17. The system of claim 11, where characterization of service to resource associations is determined during service design, and where association of a service instance to a specific resource or resources is made during service instantiation based on historical data or prior knowledge as reflected in the critical configuration items.
18. The system of claim 11, where the at least one data processor is configured to update critical configuration item information based on historical information.
19. The system of claim 12, where the dependency tree comprises monitored system topology modeled by configuration management database relationships.
20. A computer-readable storage medium containing program instructions that, when executed by at least one data processor, result in performing operations to correlate an incident service ticket with an incident resource ticket, the operations comprising:
in response to a creation of an incident service ticket in a certain service category; searching for open incident resource tickets of the same or similar category;
searching based on a set of similarity rules for corresponding critical configuration items defined in business service configuration items; and
if both searches succeed, searching found incident resource tickets ordered by time using found critical configuration items and, if a match is found, declaring the incident service ticket to be correlated with the matching incident resource ticket.
21. The computer-readable storage medium of claim 20, where if both searches do not succeed, or if a match is not found, obtaining input from a dependency tree for the business service configuration items and if no related service configuration items for the service category are identified then concluding the operations, otherwise searching found incident resource tickets ordered by time using found related service configuration items, where the dependency tree comprises monitored system topology modeled by configuration management database relationships.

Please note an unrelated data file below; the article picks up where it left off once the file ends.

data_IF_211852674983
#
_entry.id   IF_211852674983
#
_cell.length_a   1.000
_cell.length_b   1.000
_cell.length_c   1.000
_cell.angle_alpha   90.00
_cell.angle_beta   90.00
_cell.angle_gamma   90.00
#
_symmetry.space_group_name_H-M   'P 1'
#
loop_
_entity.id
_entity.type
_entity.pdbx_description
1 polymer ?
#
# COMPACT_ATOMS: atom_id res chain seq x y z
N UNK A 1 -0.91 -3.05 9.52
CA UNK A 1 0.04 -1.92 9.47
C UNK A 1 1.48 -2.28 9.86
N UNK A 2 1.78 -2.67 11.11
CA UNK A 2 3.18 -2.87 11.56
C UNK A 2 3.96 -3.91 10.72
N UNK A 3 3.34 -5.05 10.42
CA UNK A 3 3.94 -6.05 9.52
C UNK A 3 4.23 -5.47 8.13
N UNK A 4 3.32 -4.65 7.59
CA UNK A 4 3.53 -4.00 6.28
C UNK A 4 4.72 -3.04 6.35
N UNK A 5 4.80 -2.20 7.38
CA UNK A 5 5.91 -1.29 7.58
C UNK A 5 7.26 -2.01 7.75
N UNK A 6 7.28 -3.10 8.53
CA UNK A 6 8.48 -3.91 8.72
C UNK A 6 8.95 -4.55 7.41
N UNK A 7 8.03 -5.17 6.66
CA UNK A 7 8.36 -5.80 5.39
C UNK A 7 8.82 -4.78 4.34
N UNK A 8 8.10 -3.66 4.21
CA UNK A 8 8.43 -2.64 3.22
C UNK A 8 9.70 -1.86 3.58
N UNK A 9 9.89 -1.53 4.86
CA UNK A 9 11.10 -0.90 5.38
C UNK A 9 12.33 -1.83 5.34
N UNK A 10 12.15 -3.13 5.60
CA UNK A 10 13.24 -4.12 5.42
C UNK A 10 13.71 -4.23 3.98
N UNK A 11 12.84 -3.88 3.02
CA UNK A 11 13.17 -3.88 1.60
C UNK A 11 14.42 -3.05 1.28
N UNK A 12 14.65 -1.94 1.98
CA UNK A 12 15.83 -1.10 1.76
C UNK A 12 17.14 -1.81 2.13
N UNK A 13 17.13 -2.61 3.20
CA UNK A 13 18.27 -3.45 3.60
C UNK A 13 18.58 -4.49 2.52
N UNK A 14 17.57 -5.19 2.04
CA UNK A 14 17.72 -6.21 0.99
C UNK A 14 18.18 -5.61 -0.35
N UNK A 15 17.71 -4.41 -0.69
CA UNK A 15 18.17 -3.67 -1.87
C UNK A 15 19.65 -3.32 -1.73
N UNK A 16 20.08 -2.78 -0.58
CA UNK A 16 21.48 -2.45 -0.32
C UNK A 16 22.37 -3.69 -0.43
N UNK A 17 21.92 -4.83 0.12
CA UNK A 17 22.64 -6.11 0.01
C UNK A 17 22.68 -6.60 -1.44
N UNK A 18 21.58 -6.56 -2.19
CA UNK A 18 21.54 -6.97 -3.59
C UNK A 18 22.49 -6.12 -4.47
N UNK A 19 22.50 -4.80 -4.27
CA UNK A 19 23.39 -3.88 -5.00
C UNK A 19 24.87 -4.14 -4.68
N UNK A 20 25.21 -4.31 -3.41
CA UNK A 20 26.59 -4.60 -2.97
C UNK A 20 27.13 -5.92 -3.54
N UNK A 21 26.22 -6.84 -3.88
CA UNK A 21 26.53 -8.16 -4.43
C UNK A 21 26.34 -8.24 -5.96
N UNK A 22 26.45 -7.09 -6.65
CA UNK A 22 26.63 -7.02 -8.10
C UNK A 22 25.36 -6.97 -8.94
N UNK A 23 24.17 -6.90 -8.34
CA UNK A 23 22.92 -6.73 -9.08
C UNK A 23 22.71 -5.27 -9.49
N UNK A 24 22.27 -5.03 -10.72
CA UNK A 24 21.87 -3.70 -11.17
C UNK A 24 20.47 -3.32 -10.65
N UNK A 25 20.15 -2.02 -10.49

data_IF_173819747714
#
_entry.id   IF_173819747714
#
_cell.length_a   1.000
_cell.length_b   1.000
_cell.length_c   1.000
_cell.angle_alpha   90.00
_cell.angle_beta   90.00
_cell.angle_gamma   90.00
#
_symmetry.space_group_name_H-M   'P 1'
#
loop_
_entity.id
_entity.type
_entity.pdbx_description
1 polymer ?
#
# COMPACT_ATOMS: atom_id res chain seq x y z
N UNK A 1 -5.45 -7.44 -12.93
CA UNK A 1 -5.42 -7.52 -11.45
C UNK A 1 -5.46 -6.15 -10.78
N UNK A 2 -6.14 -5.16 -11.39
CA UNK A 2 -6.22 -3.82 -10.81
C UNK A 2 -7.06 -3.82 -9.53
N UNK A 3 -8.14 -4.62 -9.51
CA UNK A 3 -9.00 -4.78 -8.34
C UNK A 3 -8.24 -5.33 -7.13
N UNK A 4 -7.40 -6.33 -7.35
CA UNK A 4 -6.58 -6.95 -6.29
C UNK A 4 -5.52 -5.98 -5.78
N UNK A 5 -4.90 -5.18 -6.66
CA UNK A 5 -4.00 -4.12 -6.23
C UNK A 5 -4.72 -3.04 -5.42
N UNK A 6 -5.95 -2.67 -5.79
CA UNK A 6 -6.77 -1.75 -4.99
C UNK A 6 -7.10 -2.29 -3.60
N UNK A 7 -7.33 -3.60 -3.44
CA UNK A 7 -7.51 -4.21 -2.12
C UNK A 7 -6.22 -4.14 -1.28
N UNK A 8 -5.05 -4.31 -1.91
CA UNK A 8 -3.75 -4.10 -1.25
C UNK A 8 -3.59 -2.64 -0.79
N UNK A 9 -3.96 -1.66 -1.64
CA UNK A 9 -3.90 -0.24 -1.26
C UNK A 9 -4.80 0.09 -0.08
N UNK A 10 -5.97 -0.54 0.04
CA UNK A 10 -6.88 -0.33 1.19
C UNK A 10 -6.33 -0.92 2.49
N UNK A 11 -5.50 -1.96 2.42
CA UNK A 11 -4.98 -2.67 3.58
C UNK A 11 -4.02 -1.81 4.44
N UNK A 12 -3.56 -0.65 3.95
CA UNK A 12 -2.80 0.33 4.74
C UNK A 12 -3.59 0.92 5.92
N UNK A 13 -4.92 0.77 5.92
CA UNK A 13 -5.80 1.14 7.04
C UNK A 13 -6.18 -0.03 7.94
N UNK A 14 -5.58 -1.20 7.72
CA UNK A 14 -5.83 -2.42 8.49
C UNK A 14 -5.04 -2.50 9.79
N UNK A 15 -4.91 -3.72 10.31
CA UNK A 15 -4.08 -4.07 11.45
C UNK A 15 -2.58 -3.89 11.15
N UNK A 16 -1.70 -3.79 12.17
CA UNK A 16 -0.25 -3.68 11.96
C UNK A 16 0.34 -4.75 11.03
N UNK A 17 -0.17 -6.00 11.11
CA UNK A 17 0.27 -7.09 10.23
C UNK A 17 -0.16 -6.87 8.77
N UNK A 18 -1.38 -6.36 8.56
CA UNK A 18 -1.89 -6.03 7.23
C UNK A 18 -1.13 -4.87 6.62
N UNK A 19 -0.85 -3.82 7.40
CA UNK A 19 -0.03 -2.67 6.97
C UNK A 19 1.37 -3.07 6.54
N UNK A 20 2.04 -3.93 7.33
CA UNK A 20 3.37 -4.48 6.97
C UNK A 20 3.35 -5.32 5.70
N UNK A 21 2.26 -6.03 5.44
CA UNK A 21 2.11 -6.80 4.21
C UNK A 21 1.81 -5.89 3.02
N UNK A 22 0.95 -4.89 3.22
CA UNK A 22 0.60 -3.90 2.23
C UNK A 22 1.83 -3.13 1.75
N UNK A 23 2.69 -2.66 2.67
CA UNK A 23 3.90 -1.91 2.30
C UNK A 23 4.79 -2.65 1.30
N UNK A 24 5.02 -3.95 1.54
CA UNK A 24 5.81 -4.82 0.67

22. The computer-readable storage medium of claim 21, where if no associated resource tickets are available further comprising performing probing of resources determined from the dependency tree to attempt to generate at least one corresponding resource ticket, and searching on any corresponding resource tickets that are generated for related configuration items, where the probing is adaptive probing constrained to execute in some predetermined period of time with a restriction on a number of probes that can be executed in parallel.
23. The computer-readable storage medium of claim 20, where information is stored as values of attributes resCategory and servCategory of resource tickets and service tickets, respectively, and can be matched using similarity rules in a service definition, where critical configuration items are searched using a value of an attribute customerID contained in the service ticket and a service category of the service definition.
24. The computer-readable storage medium of claim 20, where characterization of service to resource associations is determined during service design, and where association of a service instance to a specific resource or resources is made during service instantiation based on historical data or prior knowledge as reflected in the critical configuration items.
25. The computer-readable storage medium of claim 20, further comprising an operation of updating critical configuration item information based on historical information.